About The Book
It is hard to accept the loss of the love we once had. There is a constant struggle between confronting the pain and the flashing memories together. Within the thick fog of grief, one would often wonder, When will I ever be fine again?
Mike is struggling with his grief from losing the love of his life. To be able to confront his loss, he keeps a diary where he channels his pain by writing messages for his lost love. Each chapter is introduced with a monthly entry that resonates the emptiness he feels for each day without her in his life. Through his diary, Mike walks readers through the psyche of a man moving on from his grief of his lost love.
“I didn’t know what I was thinking,” you started. “I was just scared that we were getting too close . . . maybe. I don’t even know,” you said, starting to cry a little more. “All I know is, when you didn’t text back Saturday night, it scared me that I might never talk to you again.”
“I’m sorry. I was in a movie when you sent the text, and by the time I got out, it was late and didn’t want to disturb you.”
“I’m sorry. Can you forgive me?” you asked, dabbing at your eyes again.
I pulled you in close to hug you, my head resting on your shoulder. “Amy, I love you. There’s nothing to forgive. I want you in my life, always.”
With that, you hugged back hard and wept. When your crying slowed, I turned my head slightly so I could kiss your cheek. I tasted the warm, salty tears that had made their way down your face. I then moved to your other cheek and kissed it, wanting to kiss all the tears away.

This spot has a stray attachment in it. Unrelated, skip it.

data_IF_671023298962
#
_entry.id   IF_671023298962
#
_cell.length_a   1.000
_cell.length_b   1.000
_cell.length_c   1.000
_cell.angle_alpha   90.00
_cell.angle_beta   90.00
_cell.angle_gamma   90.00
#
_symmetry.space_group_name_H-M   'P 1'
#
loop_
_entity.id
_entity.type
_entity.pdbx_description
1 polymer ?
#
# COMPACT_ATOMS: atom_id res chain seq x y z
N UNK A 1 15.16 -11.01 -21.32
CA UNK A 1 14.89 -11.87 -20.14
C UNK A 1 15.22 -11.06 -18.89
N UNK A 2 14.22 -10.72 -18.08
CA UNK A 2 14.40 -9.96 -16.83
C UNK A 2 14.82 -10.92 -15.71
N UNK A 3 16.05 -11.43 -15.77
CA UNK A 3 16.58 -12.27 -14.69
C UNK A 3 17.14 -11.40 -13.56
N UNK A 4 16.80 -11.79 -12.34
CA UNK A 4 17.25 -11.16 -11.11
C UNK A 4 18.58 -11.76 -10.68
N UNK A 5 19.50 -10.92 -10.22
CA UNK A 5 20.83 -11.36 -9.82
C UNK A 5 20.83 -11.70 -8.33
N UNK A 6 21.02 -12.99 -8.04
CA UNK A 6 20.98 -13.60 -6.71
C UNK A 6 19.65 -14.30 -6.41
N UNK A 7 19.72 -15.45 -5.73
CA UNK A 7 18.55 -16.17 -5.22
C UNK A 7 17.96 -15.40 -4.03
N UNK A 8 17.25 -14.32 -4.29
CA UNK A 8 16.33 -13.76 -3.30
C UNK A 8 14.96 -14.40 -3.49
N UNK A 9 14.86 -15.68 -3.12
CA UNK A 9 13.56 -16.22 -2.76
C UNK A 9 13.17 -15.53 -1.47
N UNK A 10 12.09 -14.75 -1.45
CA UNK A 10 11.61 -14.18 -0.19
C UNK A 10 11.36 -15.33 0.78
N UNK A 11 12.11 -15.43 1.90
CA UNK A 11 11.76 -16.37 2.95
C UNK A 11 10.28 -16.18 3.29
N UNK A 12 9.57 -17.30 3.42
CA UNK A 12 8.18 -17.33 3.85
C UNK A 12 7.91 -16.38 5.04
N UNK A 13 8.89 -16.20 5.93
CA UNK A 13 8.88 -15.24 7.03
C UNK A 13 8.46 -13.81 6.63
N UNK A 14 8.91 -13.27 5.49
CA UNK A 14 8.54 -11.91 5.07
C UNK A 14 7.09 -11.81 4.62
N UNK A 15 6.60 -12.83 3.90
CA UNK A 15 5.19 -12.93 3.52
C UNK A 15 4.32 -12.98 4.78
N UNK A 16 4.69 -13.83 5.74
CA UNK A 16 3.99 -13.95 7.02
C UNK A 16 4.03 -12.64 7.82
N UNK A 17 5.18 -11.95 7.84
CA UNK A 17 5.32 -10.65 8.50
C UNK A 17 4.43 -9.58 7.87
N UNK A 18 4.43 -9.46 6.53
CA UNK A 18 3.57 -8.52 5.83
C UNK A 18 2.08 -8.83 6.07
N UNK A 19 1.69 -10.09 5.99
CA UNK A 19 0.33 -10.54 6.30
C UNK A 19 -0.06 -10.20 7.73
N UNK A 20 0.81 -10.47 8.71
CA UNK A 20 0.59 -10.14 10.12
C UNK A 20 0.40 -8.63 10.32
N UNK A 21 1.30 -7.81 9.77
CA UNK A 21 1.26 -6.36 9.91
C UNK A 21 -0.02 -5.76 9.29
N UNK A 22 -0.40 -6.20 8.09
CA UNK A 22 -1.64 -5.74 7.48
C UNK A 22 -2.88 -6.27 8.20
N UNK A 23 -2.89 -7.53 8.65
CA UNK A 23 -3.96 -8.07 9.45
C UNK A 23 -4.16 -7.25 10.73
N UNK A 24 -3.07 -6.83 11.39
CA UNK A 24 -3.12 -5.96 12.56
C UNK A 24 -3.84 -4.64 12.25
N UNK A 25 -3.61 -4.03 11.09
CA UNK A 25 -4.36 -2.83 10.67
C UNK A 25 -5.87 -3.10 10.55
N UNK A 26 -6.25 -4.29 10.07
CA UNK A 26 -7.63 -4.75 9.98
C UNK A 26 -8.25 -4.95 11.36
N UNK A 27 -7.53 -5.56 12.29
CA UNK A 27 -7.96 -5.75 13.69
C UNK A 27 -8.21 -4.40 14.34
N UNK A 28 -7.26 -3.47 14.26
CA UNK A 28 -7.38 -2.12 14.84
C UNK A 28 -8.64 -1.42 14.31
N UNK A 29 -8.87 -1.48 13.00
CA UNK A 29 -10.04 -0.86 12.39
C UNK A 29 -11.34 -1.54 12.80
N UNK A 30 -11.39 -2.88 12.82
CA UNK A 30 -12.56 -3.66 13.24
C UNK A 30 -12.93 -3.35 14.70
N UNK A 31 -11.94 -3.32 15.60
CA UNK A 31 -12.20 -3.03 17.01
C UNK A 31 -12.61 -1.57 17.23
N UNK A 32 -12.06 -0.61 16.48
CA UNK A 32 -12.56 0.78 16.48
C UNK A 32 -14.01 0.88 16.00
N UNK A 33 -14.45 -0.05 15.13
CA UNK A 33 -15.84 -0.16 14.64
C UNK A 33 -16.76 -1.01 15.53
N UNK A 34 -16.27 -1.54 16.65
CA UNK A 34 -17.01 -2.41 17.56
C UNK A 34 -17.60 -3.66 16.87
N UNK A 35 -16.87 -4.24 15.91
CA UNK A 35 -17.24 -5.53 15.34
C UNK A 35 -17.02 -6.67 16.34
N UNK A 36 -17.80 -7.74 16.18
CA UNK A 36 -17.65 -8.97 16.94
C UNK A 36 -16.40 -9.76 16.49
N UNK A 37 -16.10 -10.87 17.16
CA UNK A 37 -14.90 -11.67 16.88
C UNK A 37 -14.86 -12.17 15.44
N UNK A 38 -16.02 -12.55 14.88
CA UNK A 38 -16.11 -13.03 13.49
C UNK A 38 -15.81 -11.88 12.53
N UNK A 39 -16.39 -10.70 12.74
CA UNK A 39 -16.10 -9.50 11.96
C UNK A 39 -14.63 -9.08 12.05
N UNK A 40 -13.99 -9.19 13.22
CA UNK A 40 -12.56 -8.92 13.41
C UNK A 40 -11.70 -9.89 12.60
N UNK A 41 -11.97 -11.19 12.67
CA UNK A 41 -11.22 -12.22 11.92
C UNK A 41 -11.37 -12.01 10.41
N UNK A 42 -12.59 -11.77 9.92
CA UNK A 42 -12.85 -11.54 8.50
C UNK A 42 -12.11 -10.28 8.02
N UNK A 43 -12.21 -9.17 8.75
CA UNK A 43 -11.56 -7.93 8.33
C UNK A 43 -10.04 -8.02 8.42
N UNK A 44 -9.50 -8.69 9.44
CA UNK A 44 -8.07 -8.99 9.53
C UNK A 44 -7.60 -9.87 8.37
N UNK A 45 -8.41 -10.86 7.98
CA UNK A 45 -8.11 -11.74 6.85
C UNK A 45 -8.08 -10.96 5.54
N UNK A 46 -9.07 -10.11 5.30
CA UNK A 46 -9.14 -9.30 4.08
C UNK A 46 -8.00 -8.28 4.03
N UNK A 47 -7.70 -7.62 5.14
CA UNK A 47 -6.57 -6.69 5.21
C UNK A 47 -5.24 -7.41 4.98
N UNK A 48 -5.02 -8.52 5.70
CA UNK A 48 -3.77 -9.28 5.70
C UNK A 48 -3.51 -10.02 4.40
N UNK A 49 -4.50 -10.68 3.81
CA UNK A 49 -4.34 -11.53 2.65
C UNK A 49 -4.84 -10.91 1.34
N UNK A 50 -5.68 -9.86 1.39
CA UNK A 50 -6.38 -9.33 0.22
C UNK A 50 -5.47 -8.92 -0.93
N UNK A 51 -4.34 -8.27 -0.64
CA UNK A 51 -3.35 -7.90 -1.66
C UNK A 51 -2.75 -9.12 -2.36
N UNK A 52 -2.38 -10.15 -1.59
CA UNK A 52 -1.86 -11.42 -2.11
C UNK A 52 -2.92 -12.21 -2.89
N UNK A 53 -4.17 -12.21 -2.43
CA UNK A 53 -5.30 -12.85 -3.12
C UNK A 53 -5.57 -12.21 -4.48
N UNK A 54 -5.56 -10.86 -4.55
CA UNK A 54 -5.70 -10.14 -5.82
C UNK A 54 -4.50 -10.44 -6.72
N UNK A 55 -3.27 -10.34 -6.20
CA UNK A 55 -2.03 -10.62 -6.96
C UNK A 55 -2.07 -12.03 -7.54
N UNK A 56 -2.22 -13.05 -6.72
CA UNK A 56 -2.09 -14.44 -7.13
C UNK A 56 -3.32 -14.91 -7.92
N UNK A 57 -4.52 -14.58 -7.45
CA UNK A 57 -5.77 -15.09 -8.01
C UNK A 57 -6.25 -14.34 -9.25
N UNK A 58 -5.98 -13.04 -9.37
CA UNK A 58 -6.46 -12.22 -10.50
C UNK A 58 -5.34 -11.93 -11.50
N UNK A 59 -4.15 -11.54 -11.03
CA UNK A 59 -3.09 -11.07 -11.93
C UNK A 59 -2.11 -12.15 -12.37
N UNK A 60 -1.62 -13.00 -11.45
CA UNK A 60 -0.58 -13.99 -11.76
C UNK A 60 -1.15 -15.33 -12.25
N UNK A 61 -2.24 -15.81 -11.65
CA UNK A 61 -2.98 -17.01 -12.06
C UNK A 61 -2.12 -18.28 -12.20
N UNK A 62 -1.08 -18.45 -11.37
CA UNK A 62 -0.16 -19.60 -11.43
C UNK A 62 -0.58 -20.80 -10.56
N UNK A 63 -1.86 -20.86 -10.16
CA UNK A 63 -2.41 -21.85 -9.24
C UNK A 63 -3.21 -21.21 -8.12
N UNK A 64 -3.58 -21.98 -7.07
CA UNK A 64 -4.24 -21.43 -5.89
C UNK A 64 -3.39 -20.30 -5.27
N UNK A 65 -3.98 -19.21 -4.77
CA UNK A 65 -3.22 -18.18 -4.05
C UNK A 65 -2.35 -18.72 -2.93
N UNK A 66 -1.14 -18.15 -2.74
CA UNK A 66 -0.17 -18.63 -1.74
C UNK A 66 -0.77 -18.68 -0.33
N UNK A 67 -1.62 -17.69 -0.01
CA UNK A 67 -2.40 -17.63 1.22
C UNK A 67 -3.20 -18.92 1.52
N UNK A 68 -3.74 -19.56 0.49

As we watched TV, I could feel her moving closer to me. I wasn’t totally sure what to do at first. I eventually went for broke and put my arm around her. With that, she nuzzled into my arm, and before I knew it, we were kissing. She tasted sweet, as if she had been just eating my favorite candy. We kissed hard for several minutes. Mary was almost as aggressive as June had been that time in her room.
June . . . Fuck! What was I thinking? I had a girlfriend! Why was I here making out with Mary when I had a girlfriend I should be making out with?
“How the hell can you do this to me?” she roared through gritted teeth.
“It just . . . happened,” I replied; my head hung a little low.
As I looked down, I noticed her clenched hands and, more importantly, her right hand, which had something pointy in it. Could it be?
Yes it was. It was a butter knife.